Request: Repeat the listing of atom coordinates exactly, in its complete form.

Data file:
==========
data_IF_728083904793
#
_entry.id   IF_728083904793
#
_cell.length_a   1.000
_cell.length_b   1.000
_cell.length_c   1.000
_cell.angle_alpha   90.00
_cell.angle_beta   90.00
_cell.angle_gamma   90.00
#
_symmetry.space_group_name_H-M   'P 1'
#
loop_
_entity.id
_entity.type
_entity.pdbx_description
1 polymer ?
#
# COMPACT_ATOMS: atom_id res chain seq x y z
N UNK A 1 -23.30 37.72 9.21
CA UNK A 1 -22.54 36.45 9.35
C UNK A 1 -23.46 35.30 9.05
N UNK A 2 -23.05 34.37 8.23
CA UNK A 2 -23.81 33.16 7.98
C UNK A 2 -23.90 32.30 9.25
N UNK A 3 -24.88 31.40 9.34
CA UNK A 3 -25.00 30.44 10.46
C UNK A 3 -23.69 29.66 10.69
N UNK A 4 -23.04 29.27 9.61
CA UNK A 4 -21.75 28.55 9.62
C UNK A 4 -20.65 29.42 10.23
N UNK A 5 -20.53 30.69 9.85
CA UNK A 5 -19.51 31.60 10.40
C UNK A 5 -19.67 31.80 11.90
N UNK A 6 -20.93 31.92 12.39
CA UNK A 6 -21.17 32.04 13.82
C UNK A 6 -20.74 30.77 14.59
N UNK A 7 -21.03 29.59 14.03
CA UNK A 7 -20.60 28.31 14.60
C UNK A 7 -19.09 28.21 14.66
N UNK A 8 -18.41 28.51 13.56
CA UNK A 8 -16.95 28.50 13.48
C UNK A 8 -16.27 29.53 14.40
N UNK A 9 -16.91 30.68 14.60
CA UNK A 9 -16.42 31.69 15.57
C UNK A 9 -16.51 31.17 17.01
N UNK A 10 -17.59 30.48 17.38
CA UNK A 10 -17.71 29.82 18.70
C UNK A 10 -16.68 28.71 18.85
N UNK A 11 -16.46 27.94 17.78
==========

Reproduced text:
data_IF_728083904793
#
_entry.id   IF_728083904793
#
_cell.length_a   1.000
_cell.length_b   1.000
_cell.length_c   1.000
_cell.angle_alpha   90.00
_cell.angle_beta   90.00
_cell.angle_gamma   90.00
#
_symmetry.space_group_name_H-M   'P 1'
#
loop_
_entity.id
_entity.type
_entity.pdbx_description
1 polymer ?
#
# COMPACT_ATOMS: atom_id res chain seq x y z
N UNK A 1 -23.30 37.72 9.21
CA UNK A 1 -22.54 36.45 9.35
C UNK A 1 -23.46 35.30 9.05
N UNK A 2 -23.05 34.37 8.23
CA UNK A 2 -23.81 33.16 7.98
C UNK A 2 -23.90 32.30 9.25
N UNK A 3 -24.88 31.40 9.34
CA UNK A 3 -25.00 30.44 10.46
C UNK A 3 -23.69 29.66 10.69
N UNK A 4 -23.04 29.27 9.61
CA UNK A 4 -21.75 28.55 9.62
C UNK A 4 -20.65 29.42 10.23
N UNK A 5 -20.53 30.69 9.85
CA UNK A 5 -19.51 31.60 10.40
C UNK A 5 -19.67 31.80 11.90
N UNK A 6 -20.93 31.92 12.39
CA UNK A 6 -21.17 32.04 13.82
C UNK A 6 -20.74 30.77 14.59
N UNK A 7 -21.03 29.59 14.03
CA UNK A 7 -20.60 28.31 14.60
C UNK A 7 -19.09 28.21 14.66
N UNK A 8 -18.41 28.51 13.56
CA UNK A 8 -16.95 28.50 13.48
C UNK A 8 -16.27 29.53 14.40
N UNK A 9 -16.91 30.68 14.60
CA UNK A 9 -16.42 31.69 15.57
C UNK A 9 -16.51 31.17 17.01
N UNK A 10 -17.59 30.48 17.38
CA UNK A 10 -17.71 29.82 18.70
C UNK A 10 -16.68 28.71 18.85
N UNK A 11 -16.46 27.94 17.78